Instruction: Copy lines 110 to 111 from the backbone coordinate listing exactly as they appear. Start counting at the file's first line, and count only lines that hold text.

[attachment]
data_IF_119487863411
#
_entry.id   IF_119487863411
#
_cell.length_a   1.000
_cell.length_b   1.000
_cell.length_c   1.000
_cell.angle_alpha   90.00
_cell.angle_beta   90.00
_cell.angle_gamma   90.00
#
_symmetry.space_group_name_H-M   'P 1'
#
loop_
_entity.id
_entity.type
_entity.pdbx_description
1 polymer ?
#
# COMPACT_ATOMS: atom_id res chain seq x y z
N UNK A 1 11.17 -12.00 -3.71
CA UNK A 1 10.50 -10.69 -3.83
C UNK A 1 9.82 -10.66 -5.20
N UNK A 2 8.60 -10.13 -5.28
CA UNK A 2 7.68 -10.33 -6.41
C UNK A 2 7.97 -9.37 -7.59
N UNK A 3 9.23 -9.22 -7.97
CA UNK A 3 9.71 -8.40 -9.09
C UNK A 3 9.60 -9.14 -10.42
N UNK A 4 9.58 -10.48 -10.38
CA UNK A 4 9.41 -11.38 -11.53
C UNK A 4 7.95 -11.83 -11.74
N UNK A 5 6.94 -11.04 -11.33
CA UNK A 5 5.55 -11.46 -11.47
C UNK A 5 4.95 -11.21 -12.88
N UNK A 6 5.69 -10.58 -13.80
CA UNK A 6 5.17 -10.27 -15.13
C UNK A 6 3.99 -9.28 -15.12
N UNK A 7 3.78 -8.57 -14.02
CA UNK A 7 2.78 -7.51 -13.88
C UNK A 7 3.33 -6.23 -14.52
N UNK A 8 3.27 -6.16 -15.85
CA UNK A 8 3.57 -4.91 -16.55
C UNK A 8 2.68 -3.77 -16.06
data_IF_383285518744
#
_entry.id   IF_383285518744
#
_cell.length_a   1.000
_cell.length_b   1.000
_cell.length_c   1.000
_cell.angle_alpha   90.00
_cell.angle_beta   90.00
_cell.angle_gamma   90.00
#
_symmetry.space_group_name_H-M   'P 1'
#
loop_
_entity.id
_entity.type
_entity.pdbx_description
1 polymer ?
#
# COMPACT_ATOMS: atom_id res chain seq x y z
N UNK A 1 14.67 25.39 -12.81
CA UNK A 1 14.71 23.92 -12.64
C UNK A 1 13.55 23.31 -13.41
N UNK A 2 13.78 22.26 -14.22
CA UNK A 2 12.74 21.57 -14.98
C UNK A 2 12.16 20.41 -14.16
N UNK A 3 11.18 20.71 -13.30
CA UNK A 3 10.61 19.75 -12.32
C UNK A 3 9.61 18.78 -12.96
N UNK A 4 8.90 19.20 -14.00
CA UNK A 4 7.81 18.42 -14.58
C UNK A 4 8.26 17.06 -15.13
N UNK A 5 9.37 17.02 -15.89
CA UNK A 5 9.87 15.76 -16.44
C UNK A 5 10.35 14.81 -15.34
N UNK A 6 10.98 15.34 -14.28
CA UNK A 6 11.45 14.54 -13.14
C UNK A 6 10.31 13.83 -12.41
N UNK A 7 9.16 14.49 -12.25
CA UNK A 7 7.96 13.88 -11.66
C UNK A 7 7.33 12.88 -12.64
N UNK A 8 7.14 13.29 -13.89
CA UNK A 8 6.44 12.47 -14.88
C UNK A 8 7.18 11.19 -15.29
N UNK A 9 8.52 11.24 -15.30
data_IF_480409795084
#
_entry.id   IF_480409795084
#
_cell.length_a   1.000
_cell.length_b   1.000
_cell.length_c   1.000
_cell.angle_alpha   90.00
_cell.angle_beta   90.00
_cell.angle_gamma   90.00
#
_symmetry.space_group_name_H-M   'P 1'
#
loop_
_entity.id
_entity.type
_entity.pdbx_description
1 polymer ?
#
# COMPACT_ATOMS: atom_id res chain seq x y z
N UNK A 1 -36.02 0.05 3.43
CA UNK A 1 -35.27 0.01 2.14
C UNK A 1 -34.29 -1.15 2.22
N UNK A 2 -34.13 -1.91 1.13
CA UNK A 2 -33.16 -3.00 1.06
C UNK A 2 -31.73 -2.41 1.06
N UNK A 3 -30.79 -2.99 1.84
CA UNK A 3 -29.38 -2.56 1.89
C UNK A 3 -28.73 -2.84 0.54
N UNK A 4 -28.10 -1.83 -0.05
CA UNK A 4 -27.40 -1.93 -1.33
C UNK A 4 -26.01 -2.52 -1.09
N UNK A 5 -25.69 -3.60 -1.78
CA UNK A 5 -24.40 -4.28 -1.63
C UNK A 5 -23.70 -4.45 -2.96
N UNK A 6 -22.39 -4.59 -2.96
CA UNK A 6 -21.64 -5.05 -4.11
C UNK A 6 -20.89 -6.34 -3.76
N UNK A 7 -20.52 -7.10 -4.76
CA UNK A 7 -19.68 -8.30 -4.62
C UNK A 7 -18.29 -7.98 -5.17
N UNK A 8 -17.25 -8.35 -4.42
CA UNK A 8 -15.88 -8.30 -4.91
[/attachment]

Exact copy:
N UNK A 1 -36.02 0.05 3.43
CA UNK A 1 -35.27 0.01 2.14